CWS Market Review – July 29, 2011

As I write this on Friday morning, Wall Street is still very worried about the debt ceiling debate. The S&P 500 has dropped four days in a row and the index finished Thursday at its lowest level in a month.

What’s especially disturbing is that the market has been routinely weak going into the closing bell. For the last seven-straight sessions, stocks have fallen in the last hour of trading. This tells me that traders are terrified of holding stocks overnight when any unexpected political news may break.

I had hoped that Congress would have been spurred to action by constituents who have seen their retirement portfolios dwindle due to this political bickering. I still believe that this impasse is similar to the NFL lockout—there’s simply too much money at stake not to reach a deal.

The problem is that even though this mess started out as political theater, it’s now having a real world impact. The U.S. dollar, for example, is getting a super-atomic wedgie on world markets. The greenback is near a post-war low against the Japanese yen and it’s at an all-time low against the Swiss franc. Consider that forty years ago, one Swiss franc was worth 25 U.S. cents. Ten years ago, it had climbed to 57 cents. Today, it’s worth $1.25.

Even our Buy List companies are starting to make noises. Alan Mulally said that the debt ceiling fight will impact Ford’s ($F) business. AFLAC’s ($AFL) CFO said on the company’s conference call, “We gotta get the stupid debt deal done in the U.S., for one thing.” I couldn’t agree more. Companies should be focused on making money, not worrying about Congressional votes. As crazy as this sounds, even Dunkin’ Doughnuts ($DNKN) referenced the debt ceiling debate when it discussed its IPO pricing. This is getting out of hand.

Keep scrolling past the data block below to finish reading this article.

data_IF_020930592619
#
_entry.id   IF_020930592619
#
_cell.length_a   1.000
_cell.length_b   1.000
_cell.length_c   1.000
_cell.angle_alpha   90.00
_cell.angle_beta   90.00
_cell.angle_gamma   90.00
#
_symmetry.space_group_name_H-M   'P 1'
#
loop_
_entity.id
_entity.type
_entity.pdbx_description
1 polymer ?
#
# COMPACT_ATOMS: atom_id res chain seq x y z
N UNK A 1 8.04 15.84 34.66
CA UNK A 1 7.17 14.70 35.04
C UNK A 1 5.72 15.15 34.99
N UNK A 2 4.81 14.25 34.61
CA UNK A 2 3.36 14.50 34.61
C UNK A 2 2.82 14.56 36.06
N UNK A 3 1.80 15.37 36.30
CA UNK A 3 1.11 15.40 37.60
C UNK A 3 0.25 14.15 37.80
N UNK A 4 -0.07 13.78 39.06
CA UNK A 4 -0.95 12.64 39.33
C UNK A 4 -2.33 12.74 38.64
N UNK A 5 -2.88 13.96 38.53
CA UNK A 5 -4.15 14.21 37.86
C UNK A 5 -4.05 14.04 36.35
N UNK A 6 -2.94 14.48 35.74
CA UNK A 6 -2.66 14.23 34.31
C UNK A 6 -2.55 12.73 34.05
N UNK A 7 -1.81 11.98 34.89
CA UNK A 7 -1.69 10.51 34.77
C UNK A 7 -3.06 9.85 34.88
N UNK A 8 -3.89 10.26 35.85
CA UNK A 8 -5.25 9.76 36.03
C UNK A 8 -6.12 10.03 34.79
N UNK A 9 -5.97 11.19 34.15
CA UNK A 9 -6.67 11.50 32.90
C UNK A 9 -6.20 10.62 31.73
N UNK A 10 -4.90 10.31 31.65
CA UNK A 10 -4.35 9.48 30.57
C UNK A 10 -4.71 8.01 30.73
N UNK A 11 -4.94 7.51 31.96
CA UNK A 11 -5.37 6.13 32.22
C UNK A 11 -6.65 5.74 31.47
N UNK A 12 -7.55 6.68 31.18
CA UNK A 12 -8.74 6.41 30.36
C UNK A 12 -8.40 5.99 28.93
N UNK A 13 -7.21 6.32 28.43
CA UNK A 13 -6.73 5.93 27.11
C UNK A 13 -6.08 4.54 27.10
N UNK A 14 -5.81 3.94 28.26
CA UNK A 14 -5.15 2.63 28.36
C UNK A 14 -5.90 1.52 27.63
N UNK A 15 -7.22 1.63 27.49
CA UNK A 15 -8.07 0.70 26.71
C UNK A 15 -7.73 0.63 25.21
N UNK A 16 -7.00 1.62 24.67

Investors around the world are clearly concerned. Bloomberg notes that credit-default swaps that insure one-year U.S. Treasuries have risen from 23 basis points at the beginning of the year to 46 basis points last week and to 80 basis points today. On top of that, gold hit an all-time record high of $1,631.20 on Wednesday. So far this year, the Gold ETF ($GLD) is up 13.4% which is four times the S&P 500.

The $VIX, the Volatility Index, closed Thursday at 23.74. That’s the highest level since mid-March during the most intense period of the Libyan Uprising. Just three weeks ago, the $VIX was under 16. This is clear evidence of investors’ growing uncertainty.

What’s especially frustrating is that corporate earnings continue to be very good. Sixty percent of the companies in the S&P 500 have now reported second-quarter results. So far, 71.3% of the reports have beaten estimates, 10.9% have reported inline and just 17.8% have missed estimates. These are impressive numbers. The S&P 500 is on track to report earnings of $24.78 for the second quarter which will be an all-time record. Full-year earnings of $100 looks very possible, and that means the S&P 500 is going for 13 times this year’s earnings. Those are strong factors in favor of equities.